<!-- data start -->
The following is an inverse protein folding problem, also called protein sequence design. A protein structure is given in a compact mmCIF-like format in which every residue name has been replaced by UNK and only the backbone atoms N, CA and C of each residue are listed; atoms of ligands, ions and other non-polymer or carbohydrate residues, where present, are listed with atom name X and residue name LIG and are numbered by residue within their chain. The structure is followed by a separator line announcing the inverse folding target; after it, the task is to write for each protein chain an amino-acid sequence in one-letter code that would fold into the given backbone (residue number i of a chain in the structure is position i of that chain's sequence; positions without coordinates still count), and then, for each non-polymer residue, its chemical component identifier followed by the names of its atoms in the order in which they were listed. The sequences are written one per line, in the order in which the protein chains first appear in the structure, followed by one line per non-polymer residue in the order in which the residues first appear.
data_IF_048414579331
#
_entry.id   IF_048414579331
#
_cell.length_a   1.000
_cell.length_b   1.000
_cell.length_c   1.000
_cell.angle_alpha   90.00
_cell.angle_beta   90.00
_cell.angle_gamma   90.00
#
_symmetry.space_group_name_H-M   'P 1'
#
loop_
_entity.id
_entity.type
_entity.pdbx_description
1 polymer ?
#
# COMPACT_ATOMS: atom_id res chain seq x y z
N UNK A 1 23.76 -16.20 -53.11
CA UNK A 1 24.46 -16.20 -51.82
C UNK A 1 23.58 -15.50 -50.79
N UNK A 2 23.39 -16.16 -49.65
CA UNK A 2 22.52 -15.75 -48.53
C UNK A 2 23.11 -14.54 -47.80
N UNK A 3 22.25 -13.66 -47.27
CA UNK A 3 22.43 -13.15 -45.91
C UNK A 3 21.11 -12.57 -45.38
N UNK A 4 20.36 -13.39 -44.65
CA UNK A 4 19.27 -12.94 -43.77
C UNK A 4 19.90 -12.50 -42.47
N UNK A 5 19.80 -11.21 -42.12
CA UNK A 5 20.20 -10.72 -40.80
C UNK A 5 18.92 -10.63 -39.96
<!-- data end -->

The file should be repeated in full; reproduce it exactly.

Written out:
The following is an inverse protein folding problem, also called protein sequence design. A protein structure is given in a compact mmCIF-like format in which every residue name has been replaced by UNK and only the backbone atoms N, CA and C of each residue are listed; atoms of ligands, ions and other non-polymer or carbohydrate residues, where present, are listed with atom name X and residue name LIG and are numbered by residue within their chain. The structure is followed by a separator line announcing the inverse folding target; after it, the task is to write for each protein chain an amino-acid sequence in one-letter code that would fold into the given backbone (residue number i of a chain in the structure is position i of that chain's sequence; positions without coordinates still count), and then, for each non-polymer residue, its chemical component identifier followed by the names of its atoms in the order in which they were listed. The sequences are written one per line, in the order in which the protein chains first appear in the structure, followed by one line per non-polymer residue in the order in which the residues first appear.
data_IF_048414579331
#
_entry.id   IF_048414579331
#
_cell.length_a   1.000
_cell.length_b   1.000
_cell.length_c   1.000
_cell.angle_alpha   90.00
_cell.angle_beta   90.00
_cell.angle_gamma   90.00
#
_symmetry.space_group_name_H-M   'P 1'
#
loop_
_entity.id
_entity.type
_entity.pdbx_description
1 polymer ?
#
# COMPACT_ATOMS: atom_id res chain seq x y z
N UNK A 1 23.76 -16.20 -53.11
CA UNK A 1 24.46 -16.20 -51.82
C UNK A 1 23.58 -15.50 -50.79
N UNK A 2 23.39 -16.16 -49.65
CA UNK A 2 22.52 -15.75 -48.53
C UNK A 2 23.11 -14.54 -47.80
N UNK A 3 22.25 -13.66 -47.27
CA UNK A 3 22.43 -13.15 -45.91
C UNK A 3 21.11 -12.57 -45.38
N UNK A 4 20.36 -13.39 -44.65
CA UNK A 4 19.27 -12.94 -43.77
C UNK A 4 19.90 -12.50 -42.47
N UNK A 5 19.80 -11.21 -42.12
CA UNK A 5 20.20 -10.72 -40.80
C UNK A 5 18.92 -10.63 -39.96